Rezoned land cut by national grid

CATHIE BELL
Last updated 14:09 25/02/2014
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A large chunk of land in for rezoning by the Marlborough District Council could be carved out because the national grid runs through it.

An independent panel is considering seven plan changes for the council which would change seven areas of land to the north and northwest of Blenheim from rural 2 to residential.

The first day of what is expected to be a three-day hearing heard mostly from the council's witnesses, but also included hearing Transpower's submission.

The planning change hearing was heard by independent chairman John Maassen, and councillors David Oddie and Laressa Shenfield.

Council lawyer Peter Radich offered to cut the electricity lines area from the zone known as PC65 because of the difficulty of having an "island" of housing development appear between the two corridors of power lines.

Mr Maassen said this would not be "great urban design".

This proposal was accepted by Transpower's lawyer Dhilum Nightingale who also asked for a 150-metre "management zone" around the Blenheim substation, on the corner of Old Renwick Rd and Thomsons Ford Rd, so that any potential housing development did not cause operational issues for the national grid.

Transpower senior principal engineer Andrew Renton said the state-owned enterprise was already managing noise complaints from neighbours of the substation, and had bought land to the north of the substation to resolve one issue.

The substation was not in the plan change area, he said, but it needed to be considered.

"Intensification adjacent to the substation may cause adverse impacts on it and in turn, the substation may cause effects to our neighbours.

"Constraints resulting from neighbour complaints present a real risk to security of supply. In my experience, these effects can be particularly acute with substations."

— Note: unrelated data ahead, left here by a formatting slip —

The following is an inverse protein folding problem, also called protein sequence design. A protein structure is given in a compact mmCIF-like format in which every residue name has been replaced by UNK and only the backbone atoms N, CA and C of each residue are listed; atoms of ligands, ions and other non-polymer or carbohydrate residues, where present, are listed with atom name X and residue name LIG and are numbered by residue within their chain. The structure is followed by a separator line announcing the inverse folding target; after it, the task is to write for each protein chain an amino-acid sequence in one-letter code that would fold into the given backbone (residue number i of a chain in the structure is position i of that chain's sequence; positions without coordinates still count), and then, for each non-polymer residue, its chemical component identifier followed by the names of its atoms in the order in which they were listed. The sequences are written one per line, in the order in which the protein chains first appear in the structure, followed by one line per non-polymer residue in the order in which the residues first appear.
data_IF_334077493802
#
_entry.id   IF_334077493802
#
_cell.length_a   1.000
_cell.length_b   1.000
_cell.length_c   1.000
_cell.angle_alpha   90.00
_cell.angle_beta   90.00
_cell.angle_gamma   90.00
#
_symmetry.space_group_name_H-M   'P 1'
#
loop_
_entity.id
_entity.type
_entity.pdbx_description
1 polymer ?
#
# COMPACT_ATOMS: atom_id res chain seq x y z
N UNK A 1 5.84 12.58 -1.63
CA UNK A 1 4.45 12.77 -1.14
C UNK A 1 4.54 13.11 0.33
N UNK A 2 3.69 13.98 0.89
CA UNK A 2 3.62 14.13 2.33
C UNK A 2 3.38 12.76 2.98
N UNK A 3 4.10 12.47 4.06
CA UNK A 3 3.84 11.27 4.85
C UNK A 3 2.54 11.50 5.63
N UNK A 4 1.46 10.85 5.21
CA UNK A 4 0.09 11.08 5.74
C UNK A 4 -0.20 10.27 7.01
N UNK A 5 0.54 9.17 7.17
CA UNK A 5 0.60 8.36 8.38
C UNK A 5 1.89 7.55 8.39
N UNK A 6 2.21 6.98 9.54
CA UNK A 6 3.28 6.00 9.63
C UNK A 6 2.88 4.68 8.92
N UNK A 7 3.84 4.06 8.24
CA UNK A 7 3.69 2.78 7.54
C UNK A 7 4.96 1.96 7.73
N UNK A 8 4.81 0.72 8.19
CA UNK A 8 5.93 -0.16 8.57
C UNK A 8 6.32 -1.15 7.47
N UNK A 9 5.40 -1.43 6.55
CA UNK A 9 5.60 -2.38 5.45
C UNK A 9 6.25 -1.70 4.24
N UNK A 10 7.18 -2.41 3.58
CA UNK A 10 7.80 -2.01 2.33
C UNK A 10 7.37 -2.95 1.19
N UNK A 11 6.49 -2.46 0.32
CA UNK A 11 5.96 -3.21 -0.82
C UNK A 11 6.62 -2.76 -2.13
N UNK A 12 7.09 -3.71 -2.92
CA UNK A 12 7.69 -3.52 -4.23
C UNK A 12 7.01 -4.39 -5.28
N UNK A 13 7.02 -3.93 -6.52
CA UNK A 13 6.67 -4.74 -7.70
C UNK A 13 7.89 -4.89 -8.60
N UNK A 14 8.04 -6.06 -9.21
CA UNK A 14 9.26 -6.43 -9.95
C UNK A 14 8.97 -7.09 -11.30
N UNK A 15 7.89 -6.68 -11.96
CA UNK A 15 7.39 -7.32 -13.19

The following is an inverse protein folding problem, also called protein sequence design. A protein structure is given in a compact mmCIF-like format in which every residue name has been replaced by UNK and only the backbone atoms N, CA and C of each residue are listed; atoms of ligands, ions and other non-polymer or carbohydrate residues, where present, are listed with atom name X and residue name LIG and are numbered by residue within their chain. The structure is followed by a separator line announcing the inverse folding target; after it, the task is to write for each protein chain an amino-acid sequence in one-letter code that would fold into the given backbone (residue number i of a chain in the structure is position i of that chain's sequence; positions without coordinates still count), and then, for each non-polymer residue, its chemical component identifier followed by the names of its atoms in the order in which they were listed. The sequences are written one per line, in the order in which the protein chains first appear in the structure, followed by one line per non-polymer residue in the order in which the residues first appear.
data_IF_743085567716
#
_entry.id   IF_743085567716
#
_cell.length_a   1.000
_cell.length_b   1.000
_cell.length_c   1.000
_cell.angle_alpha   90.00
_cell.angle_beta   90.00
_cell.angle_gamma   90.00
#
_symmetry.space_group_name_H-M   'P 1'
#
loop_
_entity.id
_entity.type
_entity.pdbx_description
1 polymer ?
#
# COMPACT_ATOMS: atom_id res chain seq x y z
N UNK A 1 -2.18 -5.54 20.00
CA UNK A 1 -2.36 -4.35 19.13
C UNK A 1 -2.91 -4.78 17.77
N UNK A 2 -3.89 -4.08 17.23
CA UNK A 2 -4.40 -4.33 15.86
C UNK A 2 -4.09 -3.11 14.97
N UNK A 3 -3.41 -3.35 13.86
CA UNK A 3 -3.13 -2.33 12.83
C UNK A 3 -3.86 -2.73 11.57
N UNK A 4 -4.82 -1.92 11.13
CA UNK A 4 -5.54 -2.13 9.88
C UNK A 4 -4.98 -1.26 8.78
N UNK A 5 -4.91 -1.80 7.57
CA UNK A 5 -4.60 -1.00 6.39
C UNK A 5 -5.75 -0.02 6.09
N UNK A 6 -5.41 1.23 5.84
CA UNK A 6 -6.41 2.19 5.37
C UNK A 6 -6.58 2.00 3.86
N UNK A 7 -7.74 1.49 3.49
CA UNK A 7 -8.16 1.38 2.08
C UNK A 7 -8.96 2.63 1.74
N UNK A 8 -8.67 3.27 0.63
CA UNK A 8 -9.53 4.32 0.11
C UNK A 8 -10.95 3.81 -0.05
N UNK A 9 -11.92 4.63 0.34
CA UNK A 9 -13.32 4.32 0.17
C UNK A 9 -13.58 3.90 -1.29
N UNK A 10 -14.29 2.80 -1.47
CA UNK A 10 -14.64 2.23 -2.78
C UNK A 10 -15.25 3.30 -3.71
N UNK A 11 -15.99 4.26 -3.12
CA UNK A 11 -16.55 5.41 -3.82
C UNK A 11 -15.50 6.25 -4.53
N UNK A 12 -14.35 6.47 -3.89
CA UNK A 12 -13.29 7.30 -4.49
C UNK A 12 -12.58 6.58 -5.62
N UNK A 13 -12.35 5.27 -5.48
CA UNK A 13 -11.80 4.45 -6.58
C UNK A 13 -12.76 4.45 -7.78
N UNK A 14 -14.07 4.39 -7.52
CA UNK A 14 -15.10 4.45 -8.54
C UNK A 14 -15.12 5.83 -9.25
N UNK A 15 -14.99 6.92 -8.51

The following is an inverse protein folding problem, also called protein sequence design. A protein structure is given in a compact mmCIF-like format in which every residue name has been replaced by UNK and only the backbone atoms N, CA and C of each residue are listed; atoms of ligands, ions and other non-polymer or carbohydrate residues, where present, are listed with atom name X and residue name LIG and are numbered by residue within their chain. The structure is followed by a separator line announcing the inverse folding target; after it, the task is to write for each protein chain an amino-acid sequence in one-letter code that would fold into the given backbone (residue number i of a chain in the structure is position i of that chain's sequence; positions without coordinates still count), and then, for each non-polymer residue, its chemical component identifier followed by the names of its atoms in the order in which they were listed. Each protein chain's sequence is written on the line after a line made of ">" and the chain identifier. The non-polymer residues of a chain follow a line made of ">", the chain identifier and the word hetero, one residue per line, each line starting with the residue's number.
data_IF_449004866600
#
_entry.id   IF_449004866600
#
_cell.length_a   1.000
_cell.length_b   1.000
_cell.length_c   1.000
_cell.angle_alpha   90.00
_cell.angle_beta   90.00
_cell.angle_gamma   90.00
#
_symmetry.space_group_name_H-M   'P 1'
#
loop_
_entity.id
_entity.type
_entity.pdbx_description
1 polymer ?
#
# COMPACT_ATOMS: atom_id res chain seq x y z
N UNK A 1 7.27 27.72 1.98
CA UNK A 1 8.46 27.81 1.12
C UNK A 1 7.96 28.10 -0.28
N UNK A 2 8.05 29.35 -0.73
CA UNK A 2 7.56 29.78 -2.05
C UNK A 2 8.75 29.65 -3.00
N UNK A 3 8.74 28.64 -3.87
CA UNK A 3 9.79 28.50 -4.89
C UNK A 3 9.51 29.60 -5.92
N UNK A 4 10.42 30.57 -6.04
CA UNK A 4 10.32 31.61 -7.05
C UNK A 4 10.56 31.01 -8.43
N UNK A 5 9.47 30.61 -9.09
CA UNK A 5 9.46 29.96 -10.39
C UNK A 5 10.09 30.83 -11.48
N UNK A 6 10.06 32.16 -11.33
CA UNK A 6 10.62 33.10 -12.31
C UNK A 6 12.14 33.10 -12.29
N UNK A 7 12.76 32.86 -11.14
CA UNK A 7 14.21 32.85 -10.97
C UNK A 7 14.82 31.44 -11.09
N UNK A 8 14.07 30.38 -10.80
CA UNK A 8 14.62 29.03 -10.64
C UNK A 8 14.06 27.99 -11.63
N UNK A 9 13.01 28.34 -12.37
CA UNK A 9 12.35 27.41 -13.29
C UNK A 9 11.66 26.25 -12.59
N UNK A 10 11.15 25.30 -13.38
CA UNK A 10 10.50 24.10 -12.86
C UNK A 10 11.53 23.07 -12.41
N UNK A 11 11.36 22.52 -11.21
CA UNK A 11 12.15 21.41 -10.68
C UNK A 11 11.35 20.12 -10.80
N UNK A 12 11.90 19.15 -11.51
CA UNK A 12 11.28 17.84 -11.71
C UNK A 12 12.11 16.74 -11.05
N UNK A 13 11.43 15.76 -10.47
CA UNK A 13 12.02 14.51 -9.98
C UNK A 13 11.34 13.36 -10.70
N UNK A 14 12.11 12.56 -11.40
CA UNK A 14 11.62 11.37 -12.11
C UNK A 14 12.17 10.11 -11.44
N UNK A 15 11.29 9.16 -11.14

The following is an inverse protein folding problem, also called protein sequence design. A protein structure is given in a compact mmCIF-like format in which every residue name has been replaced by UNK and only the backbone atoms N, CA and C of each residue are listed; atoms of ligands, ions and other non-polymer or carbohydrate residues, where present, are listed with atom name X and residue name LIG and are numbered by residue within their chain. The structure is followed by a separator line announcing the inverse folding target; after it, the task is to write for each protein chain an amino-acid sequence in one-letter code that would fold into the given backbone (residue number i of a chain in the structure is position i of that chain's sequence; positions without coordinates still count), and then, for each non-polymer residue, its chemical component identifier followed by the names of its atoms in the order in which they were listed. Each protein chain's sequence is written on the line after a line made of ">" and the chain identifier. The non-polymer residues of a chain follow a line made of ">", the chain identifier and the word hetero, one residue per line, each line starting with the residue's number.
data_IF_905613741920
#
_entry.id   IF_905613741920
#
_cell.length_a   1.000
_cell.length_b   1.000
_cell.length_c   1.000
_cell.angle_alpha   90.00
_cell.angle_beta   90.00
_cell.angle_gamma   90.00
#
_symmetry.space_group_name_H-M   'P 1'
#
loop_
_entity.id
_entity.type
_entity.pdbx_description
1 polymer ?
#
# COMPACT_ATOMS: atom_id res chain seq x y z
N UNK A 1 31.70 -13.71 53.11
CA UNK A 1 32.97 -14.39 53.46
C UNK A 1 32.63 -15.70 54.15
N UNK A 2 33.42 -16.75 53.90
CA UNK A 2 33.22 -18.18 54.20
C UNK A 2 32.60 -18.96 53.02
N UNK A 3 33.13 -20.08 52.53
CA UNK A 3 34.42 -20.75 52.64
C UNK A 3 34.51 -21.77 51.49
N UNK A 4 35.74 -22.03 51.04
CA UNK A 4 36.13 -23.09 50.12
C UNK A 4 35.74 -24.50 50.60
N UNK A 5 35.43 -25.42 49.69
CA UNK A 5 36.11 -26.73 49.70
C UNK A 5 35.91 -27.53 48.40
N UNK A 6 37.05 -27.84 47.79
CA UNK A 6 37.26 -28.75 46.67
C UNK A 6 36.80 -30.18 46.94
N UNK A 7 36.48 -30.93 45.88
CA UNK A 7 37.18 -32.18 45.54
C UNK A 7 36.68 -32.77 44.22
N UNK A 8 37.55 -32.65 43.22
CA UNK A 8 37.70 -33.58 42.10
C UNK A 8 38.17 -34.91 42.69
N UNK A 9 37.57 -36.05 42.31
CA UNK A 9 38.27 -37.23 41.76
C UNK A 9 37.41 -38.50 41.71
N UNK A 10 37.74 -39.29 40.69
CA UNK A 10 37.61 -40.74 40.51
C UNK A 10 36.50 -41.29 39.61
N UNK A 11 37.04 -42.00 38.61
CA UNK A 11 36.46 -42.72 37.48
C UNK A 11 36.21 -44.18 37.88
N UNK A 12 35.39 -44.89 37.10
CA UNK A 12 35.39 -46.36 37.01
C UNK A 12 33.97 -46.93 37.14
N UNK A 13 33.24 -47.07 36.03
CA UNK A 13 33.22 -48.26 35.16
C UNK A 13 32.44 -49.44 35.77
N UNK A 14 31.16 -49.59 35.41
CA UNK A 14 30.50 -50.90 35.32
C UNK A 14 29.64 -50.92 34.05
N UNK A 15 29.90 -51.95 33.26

New transformers would produce less noise, but they cost $2 million and were not scheduled to be replaced in Blenheim till 2024.

Ms Nightingale said the management zone would not stop development on the affected land, but Transpower would have a role in ensuring it was appropriate and did not interfere with the national grid's operation.

Mr Radich said the proposed carve-out was subject to approval from landowners, who would be consulted today.

He told the planning committee the plan changes were needed by the council to provide more areas for residential development in Blenheim.

The plan change had attracted a "relatively modest number of submissions for and against", he said.

There appeared to be general acceptance of the need for more housing land, he said. Most of the debate was where that development should be.

People were concerned about the loss of high-quality horticultural and agricultural land, reverse sensitivity where new residents might object to ongoing farming and viticultural activities, urban creep, geotechnical issues, and concerns from particular landowners such as Transpower or Talley's.

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- The Marlborough Express

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